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A Full Complement of Surgical Solutions for Lymphedema

Johns Hopkins among few centers in U.S. to offer spectrum of lymphatic reconstruction and ablation procedures for patients who fail initial treatments.

Lymphedema

Although surgery for lymphedema is common, institutions that offer the entire suite of surgical options at a single location — as Johns Hopkins does — are rare, says Oluseyi Aliu, a Johns Hopkins plastic and reconstructive surgeon. Aliu specializes in treatment of advanced lymphedema, offering relief to patients who have few avenues left.

For most patients, the condition results from secondary causes — trauma, or cancer treatments that remove or damage lymph nodes in the axilla or groin. A minority of patients have primary lymphedema, a congenital or developmental condition that often arises during adolescence or early adulthood.

Typically, initial treatments attempt to mechanically push fluids out of the affected limb with compression devices or garments, or use physical therapy that encourages drainage. But over time, explains Aliu, many patients stop responding to these treatments. As fluid builds up in the affected limb, it causes a vicious cycle of inflammation, fibrosis and further damage to lymphatic vessels, making them even more inefficient at returning lymphatic fluid to the circulation.

“When patients reach the point when the disease stops responding to nonsurgical treatments,” Aliu says, “that’s when they come see us.”

ALIU Oluseyi

“When patients reach the point when the disease stops responding to nonsurgical treatments, that’s when they come see us.” -Oluseyi Aliu

Surgical treatments fall into two broad categories: those for patients with some degree of lymphatic function and those without. Aliu deciphers the two with an indocyanine green (ICG) lymphography, a test he performs in-office during which dye that can be detected with an infrared camera is injected into the local lymphatic system. Through this diagnostic procedure, Aliu offers same-day assessment that helps guide treatment — a boon for patients who travel to Johns Hopkins from out of state or another country.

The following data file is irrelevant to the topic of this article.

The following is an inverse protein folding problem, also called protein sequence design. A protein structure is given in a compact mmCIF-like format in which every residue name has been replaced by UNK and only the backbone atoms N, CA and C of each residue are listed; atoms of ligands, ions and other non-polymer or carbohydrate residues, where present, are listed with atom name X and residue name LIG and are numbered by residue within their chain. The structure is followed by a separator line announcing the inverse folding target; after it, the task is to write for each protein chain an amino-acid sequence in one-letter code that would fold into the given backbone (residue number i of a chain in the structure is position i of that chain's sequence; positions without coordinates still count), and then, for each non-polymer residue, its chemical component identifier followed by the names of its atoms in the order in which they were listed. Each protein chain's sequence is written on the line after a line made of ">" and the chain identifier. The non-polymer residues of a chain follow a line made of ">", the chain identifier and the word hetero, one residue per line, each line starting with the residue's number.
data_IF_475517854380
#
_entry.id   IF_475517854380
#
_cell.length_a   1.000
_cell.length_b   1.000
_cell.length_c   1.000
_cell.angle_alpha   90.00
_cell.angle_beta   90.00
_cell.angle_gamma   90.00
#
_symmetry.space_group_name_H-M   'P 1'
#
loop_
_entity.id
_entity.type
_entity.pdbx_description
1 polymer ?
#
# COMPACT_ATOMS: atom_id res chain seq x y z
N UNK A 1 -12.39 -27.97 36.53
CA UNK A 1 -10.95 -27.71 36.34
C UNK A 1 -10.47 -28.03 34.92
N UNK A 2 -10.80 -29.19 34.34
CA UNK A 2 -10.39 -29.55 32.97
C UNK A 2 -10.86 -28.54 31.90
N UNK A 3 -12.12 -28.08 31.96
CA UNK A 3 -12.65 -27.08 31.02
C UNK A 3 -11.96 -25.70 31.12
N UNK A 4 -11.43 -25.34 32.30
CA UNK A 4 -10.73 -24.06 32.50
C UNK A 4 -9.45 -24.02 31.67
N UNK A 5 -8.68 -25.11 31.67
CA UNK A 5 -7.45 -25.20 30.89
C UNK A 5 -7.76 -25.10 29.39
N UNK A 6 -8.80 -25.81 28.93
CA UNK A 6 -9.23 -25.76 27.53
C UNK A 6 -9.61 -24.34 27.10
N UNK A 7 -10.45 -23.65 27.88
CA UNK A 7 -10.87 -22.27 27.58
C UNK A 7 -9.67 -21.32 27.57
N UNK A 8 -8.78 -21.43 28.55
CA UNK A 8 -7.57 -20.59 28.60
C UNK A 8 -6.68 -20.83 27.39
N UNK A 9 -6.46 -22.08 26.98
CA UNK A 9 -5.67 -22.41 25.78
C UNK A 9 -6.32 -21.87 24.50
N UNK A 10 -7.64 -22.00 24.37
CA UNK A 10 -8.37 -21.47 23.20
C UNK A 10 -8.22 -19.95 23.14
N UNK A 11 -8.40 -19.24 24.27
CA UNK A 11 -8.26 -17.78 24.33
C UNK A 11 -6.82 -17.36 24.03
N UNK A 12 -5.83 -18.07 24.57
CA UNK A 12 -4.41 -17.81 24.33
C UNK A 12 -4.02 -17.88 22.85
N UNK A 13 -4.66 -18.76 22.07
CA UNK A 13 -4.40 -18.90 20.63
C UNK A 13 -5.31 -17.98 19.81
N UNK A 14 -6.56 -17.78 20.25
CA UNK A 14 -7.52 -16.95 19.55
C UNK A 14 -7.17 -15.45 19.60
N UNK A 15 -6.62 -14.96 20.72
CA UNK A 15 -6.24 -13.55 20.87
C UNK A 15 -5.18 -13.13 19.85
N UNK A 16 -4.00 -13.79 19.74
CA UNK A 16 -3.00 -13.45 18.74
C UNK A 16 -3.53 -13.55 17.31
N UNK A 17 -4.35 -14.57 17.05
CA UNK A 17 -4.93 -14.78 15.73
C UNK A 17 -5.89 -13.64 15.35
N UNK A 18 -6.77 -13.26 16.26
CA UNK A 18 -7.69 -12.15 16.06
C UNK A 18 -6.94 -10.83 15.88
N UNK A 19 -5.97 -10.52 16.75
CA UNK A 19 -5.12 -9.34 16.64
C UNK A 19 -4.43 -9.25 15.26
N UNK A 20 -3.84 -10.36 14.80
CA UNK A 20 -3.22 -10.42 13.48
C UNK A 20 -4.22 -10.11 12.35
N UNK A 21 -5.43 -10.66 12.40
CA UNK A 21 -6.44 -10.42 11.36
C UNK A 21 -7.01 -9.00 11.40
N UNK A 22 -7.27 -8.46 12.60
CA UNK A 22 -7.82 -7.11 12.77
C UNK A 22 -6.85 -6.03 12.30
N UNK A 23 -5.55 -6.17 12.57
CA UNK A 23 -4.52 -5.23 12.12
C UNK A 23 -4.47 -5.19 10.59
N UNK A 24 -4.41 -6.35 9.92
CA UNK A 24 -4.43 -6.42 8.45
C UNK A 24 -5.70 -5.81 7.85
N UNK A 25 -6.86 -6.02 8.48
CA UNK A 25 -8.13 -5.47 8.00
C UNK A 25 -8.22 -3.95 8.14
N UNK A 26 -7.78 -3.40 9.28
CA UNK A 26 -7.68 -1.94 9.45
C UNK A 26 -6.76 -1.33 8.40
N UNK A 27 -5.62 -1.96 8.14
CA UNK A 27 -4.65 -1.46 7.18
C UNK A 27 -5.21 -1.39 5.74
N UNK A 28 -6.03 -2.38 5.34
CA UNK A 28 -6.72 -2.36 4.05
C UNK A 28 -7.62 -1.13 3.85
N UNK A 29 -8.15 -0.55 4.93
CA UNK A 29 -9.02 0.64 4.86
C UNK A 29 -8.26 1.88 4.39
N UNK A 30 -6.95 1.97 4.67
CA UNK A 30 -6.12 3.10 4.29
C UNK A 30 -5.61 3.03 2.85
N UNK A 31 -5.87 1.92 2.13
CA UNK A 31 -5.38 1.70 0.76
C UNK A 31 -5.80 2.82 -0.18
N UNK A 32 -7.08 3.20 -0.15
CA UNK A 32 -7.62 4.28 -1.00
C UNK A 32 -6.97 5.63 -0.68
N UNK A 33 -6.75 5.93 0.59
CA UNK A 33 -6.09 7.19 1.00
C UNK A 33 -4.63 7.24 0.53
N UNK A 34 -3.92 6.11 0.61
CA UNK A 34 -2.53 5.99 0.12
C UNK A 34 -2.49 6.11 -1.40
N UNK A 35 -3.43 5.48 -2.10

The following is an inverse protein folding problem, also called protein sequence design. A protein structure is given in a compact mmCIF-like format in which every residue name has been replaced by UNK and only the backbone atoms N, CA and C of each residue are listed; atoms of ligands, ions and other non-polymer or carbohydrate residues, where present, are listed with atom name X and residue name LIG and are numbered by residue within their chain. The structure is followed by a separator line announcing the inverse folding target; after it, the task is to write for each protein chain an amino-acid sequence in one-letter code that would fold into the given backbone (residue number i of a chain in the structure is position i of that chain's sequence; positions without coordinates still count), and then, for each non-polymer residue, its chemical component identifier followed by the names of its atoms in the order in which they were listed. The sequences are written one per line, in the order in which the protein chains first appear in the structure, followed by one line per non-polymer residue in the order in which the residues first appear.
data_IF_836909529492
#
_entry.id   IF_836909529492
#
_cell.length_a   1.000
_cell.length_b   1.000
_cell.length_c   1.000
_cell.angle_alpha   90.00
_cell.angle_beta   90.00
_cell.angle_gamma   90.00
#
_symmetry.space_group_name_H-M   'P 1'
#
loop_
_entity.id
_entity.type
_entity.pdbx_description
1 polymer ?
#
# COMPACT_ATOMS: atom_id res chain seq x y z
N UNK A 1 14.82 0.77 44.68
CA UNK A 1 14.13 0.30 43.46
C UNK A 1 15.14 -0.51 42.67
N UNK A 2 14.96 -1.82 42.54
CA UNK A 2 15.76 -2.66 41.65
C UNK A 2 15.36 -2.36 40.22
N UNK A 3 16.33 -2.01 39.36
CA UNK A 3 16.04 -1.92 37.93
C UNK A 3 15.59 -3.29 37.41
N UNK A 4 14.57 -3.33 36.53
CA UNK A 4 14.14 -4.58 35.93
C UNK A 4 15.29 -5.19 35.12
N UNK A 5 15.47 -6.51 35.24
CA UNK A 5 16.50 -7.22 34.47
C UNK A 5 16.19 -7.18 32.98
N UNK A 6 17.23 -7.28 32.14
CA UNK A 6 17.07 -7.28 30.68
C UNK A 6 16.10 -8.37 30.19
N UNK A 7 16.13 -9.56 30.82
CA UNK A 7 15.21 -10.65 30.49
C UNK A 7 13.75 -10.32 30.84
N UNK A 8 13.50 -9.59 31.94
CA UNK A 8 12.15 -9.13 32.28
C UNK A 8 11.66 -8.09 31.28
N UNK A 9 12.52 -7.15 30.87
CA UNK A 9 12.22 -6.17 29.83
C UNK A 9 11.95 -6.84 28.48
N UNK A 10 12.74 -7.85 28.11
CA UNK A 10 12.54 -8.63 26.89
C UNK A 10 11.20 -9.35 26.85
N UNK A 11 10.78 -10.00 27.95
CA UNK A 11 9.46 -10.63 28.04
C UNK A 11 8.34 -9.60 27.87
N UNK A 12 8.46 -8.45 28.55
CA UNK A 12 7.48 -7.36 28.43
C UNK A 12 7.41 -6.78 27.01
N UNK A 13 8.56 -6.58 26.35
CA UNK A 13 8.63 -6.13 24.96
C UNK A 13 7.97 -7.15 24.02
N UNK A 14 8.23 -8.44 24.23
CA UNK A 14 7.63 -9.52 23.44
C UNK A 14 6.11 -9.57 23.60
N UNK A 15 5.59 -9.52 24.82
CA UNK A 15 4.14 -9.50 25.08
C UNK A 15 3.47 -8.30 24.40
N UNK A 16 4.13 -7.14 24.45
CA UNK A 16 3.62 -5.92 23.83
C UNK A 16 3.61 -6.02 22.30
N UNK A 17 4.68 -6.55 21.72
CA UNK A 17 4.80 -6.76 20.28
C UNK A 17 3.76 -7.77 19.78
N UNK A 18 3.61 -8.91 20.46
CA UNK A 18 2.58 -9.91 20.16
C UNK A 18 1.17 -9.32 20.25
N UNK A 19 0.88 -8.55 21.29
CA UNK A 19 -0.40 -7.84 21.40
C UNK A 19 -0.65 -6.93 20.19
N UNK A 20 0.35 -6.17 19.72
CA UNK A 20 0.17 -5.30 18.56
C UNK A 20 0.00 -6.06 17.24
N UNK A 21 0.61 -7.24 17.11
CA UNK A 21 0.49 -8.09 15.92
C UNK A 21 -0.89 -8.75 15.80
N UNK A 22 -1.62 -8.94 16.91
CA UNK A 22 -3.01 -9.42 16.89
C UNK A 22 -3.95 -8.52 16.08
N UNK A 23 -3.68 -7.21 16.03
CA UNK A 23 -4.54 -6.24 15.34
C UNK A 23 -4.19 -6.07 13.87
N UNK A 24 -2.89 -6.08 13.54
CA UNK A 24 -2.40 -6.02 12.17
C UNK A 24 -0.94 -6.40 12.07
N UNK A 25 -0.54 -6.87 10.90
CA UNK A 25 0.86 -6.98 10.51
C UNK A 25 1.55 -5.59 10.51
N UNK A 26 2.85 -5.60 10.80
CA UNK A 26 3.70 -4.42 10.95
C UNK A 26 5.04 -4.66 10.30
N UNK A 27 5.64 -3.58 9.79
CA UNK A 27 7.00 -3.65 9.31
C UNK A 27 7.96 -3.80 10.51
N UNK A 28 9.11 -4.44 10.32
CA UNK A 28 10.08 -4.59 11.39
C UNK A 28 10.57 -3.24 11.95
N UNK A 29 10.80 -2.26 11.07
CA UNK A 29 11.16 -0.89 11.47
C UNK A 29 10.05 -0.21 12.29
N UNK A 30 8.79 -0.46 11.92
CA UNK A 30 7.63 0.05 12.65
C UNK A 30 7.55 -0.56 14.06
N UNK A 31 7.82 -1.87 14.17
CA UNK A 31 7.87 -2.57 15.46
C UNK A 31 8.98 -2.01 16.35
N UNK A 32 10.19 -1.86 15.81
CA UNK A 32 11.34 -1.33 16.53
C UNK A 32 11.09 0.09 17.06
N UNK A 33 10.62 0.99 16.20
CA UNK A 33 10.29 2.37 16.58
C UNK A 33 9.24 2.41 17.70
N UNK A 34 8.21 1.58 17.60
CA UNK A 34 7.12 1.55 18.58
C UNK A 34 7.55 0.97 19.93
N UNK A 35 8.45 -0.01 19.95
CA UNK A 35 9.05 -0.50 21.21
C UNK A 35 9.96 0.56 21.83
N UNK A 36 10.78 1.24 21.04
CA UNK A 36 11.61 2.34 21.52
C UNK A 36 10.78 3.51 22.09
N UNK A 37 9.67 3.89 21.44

For patients with still functioning lymphatic channels in the affected limb, Aliu and colleagues — a group of five microsurgeons specializing in lymphedema reconstruction — can reroute these channels to connect with adjacent veins, bypassing unhealthy lymphatic vessels. For those without any functioning channels in the limb, the surgeons may be able to harvest healthy lymph nodes from elsewhere in the body and transplant them to reinvigorate lymphatic function.

Patients with advanced disease who aren’t eligible for these procedures are often candidates for debulking or ablative surgery, Aliu says. These operations reduce the  limb’s size by removing damaged tissue, often shrinking it by a third or more. Making the limb smaller helps the patient attend to daily life much more comfortably. 

Aliu adds that he and his colleagues are working to improve the care they deliver through studies tracking patient-reported outcomes. Learning more about patients’ experiences and treatment goals informs their care discussions with new patients. 

When patients initially see him, Aliu says, they’re often dejected from years of suffering. After treatment, many have such relief that Aliu can almost feel it himself.

“I can’t offer them a cure, but I can give them something that can significantly change their lives,” Aliu says. 

 

Visit the lymphedema surgery website.

To refer a patient, call 443-997-9466.

 


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